Calss 885 Kamome limited express

The Hakata to Nagasaki Kamome limited express services use the brand new class 885, looking quite similar to the latest version of the German ICE. At Tashiro on the Kagoshima Main Line,
by Oliver Mayer, October 2000

Railways in Northern Kyushu

By Oliver Mayer

Northern Kyushu is an area with interesting trains, and has been featured in the Bullet-in before (no. 13: Kyushu overview by Anthony Robins; no. 33: Feel the Breeze through the Open Window by Minoru Shinozaki; no. 35: DD 51 Commuting in Kyushu by John Cowburn; no. 37: Kyushu Coalfield Circular by Colin Brown). Northern Kyushu has also been included in most JRS railtours, and it is easy accessible by Shinkansen. What makes the area so interesting is the diversity of trains and companies. There is of course JR Kyushu with diesel and electric trains, JR West with the Shinkansen, Nishitetsu as a large private railway, two third sector railways (Heisei Chikuho and Amagi), the subway in Fukuoka, the monorail in KitaKyushu and an interurban, the Chikuho Dentetsu. I have not yet travelled on all lines, but those mentioned in the text are marked with a number, corresponding to the number on the map.

Click here to see the rail network map of northern Kyushu

Fukuoka, capital of Fukuoka prefecture and largest city on Kyushu with 1.3 million inhabitants, is a good place to use as a base for travel in that area. Day trips to Nagasaki, Kumamoto and Oita are not a problemaa. There are plenty of cheap business hotels around Hakata station. I have stayed there several times since I first visited Kyushu in 1990.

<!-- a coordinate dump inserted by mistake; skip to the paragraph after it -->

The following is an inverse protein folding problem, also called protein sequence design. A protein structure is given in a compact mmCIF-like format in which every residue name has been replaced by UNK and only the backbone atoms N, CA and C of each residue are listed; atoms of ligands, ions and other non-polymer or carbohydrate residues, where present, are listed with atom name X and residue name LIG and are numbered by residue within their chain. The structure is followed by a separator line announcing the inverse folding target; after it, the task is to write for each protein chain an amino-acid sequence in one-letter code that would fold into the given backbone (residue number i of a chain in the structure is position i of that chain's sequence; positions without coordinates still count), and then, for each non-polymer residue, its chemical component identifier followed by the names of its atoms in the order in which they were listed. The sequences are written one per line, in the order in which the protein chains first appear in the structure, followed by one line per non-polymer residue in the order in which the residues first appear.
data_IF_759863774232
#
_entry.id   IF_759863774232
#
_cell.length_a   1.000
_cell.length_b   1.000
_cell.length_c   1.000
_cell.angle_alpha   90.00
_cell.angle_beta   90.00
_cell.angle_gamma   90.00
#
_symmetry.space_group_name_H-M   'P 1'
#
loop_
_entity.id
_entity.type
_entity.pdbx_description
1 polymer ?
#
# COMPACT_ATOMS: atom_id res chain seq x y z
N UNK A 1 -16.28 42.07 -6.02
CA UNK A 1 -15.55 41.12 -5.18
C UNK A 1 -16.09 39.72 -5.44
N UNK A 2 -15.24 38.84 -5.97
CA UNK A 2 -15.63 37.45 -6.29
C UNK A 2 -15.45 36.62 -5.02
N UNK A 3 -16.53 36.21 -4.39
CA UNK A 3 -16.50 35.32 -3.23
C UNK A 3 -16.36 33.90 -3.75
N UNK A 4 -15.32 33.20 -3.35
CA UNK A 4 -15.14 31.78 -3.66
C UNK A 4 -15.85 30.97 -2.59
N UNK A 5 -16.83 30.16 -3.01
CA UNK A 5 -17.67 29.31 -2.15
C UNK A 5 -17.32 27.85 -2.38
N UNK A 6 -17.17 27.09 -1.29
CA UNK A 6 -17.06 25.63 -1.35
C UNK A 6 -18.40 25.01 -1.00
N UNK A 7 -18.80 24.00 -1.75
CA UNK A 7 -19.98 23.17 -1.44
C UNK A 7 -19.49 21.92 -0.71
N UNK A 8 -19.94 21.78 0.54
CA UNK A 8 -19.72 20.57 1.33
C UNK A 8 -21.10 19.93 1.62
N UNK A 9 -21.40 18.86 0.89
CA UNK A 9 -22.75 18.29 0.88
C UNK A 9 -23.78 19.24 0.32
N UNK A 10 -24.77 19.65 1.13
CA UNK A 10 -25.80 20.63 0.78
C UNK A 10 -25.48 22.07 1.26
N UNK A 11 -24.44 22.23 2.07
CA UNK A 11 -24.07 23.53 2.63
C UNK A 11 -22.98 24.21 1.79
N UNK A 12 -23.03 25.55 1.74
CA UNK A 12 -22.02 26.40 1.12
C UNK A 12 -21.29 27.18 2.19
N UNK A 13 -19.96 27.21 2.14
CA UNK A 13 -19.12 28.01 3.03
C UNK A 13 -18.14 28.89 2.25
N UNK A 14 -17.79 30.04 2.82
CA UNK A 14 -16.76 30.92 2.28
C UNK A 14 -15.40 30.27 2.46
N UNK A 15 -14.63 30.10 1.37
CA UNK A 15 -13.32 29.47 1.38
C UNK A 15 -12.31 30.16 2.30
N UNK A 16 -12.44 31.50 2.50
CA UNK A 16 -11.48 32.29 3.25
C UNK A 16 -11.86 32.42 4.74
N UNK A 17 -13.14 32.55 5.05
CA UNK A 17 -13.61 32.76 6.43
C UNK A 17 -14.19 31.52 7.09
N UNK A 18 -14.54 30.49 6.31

Fukuoka's largest station is Hakata, terminus of the Sanyo Shinkansen. The Shinkansen is operated by JR West, and you can see all classes (from 0 to 700) at Hakata. A very interesting route is the Hakata-Minami-sen, which is actually the access route to the Shinkansen depot, 8.5 km south of Hakata. This route is operated by JR Kyushu and 4- or 6-car trains can be used on that service. It is a very cheap Shinkansen ride, for only 220 Yen plus a limited-express supplement of 100 Yen. Besides the Shinkansen, most limited expresses on Kyushu start and end at Hakata, also many local and regional JR trains. There is always much to see. The station is very modern and has large underground shopping arcades.

The Kuko (Airport)-line of the municipal subway [15] crosses under the station. The Fukuoka Airport is just two subway stops from Hakata station. This brings JR West and the Sanyo Shinkansen in a very difficult position, as the disadvantage of most airports (long access from the city centre) is not true for Fukuoka. So JR West is always trying to make the Shinkansen faster, and has achieved good success with the series 500 and the new Rail Star 700. The Fukuoka subway has two lines (a third is under construction), the Kuko sen and the Hakozaki-sen. The Kuko sen is much heavier used, as it connects the airport and Hakata station with the city centre (Nakasu-Kawabata and Tenjin). The Hakozaki-sen branches off the Kuko sen at Nakasu-Kawabata (although some trains go through to Nishijin) and goes to Kaizuka, where one can change to Nishitetsu's Miyajidake-sen [14]. There is no physical connection between the two lines at Kaizuka. The Kuko sen is connected to the JR Chikuhi-sen [8] on its western end, and every second or third train goes through to Karatsu, using either subway or refurbished JR class 103 or new class 303 EMU stock - actually the only JR line on Kyushu with 1,500 V DC electrification (the rest is 20,000 V AC 60 Hz). The stations of the Fukuoka subway have a very distinctive design, with every station having a symbol making orientation easy. It must be mentinoned that the Kuko sen connects Hakata with the city centre, but there are plenty of buses on this route as well. Recently Nishitetsu, largest bus operator (see below), has introduced a 100 Yen bus fare between Hakata and Tenjin (200 Yen for the subway), and this is quite popular. Although buses take longer than the subway, they are not as crowded and have a wide variety of stops in between, allowing a closer access to shops and offices.